Denis Villeneuve is a director to look out for. His previous film, Incendies (2010) was widely appreciated for its shocking story but I found the film rather shallow. The plot revelations took center stage and the drama was shortchanged. Apart from a Radiohead song beautifully used (there is a great Radiohead song used in this film too, yes it’s the title of the review), there wasn’t much to take back. There isn’t any such quibble here. There is genuine storytelling present, the screenplay is original and it has detailing that scripts adapted from novels usually contain.
Why I believe Prisoners is a great movie involves spoilers. If you don’t want the suspense revealed (of course you don’t), please stop reading.
(Why are you still reading if you haven’t seen it? Stop!)
We find out that the serial killers in the movie were anti-religious nuts. They wanted to wage a war against god. They kidnap kids and wait till their parents turn into demons. This is exactly what happens to Keller. From what I interpreted he turned into a Hitler-like monster where he almost went as far as gassing a human being in a chamber (Hitler was raised Catholic and later misinterpreted Christianity to suit his diabolic needs). The beauty of this film is how it seems morally and spiritually ambiguous, but to me, its stance is pretty clear. The point of the film isn’t that all religious people are nut jobs. It is definitely not showing faithful men and women as weak, in fact it shows how every human being’s faith (or lack of it) is challenged. This reveals true character. Moreover, it shows that God’s way of resolving the mystery stands above any man. Good, bad or those in between. Whoever trespasses (commits a crime), pays for it. Not the way humans intend but the way a higher power deems fit. In the film, all the murderers die, the father did not have faith and was imprisoned at the end. (The beauty again here is not the actual jail for men but the jail he created for himself in his mind or the one created for him in the form of a pit by a higher power, whatever you like). Whoever has faith, gets rewarded. They are delivered from evil. Most importantly, this film brings forth and vanquishes the scum of the earth – people who want others to lose faith.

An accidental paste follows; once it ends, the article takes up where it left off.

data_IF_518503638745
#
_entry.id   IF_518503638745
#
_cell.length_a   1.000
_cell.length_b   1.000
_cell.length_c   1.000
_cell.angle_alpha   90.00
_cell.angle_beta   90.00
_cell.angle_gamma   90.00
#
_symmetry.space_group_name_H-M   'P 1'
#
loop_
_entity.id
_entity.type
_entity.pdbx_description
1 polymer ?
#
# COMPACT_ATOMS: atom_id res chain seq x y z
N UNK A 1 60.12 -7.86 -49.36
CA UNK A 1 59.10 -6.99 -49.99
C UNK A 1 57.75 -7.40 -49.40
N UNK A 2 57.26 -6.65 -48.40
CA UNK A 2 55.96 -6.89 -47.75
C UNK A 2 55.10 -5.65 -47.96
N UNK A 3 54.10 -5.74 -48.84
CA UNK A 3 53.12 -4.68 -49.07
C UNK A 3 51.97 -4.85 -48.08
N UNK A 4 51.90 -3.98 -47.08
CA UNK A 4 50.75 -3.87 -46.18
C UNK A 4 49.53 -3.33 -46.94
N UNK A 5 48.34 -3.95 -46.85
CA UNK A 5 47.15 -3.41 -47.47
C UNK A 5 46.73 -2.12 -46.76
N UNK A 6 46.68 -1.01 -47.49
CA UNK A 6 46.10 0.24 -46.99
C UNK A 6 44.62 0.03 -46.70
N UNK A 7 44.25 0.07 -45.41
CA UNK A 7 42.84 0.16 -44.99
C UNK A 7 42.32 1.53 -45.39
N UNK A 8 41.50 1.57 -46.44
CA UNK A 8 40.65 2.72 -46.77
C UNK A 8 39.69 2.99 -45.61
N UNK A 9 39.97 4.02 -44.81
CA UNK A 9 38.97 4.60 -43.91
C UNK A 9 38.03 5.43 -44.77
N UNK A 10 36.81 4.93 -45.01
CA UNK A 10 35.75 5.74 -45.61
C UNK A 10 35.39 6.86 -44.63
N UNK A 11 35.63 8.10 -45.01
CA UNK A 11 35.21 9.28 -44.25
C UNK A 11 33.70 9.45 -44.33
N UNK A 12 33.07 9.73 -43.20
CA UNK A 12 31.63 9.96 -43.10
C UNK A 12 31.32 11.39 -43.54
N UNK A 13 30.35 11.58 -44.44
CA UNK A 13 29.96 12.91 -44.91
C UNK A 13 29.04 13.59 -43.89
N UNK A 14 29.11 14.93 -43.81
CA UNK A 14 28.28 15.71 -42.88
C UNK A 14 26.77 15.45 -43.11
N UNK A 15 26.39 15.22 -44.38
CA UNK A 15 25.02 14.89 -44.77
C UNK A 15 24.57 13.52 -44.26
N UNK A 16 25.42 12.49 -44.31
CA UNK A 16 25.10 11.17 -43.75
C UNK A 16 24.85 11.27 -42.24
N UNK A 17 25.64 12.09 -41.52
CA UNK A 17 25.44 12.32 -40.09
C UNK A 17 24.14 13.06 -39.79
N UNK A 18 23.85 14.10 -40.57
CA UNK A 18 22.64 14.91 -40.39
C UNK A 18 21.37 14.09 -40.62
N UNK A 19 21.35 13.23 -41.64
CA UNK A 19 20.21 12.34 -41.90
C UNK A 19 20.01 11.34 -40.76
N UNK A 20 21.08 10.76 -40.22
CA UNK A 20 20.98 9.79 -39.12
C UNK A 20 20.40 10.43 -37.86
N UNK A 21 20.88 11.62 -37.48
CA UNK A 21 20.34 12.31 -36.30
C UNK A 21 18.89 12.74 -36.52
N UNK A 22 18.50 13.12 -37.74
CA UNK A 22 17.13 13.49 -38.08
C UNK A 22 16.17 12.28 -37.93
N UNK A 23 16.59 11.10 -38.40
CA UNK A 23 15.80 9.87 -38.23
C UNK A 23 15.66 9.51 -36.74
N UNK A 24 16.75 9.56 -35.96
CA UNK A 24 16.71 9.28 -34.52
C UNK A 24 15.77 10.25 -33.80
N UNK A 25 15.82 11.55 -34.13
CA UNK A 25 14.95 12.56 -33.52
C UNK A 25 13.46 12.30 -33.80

(End of spoilers)
The film intrinsically is about hope. In the darkest, bleakest of scenarios, it offers a numinous resolution. The final scene (with the whistles) is simply stunning. That is what movies are made for. Mark my words, that gloriously cinematic ending will be referenced and parodied in the future. A definite sign of a film that endures. I cannot stress enough on the eminence of this motion picture. If you watch it more than once and don’t catch something new, you would have successfully proved otherwise. Till then, you can relish the experience of witnessing this great film for the first time.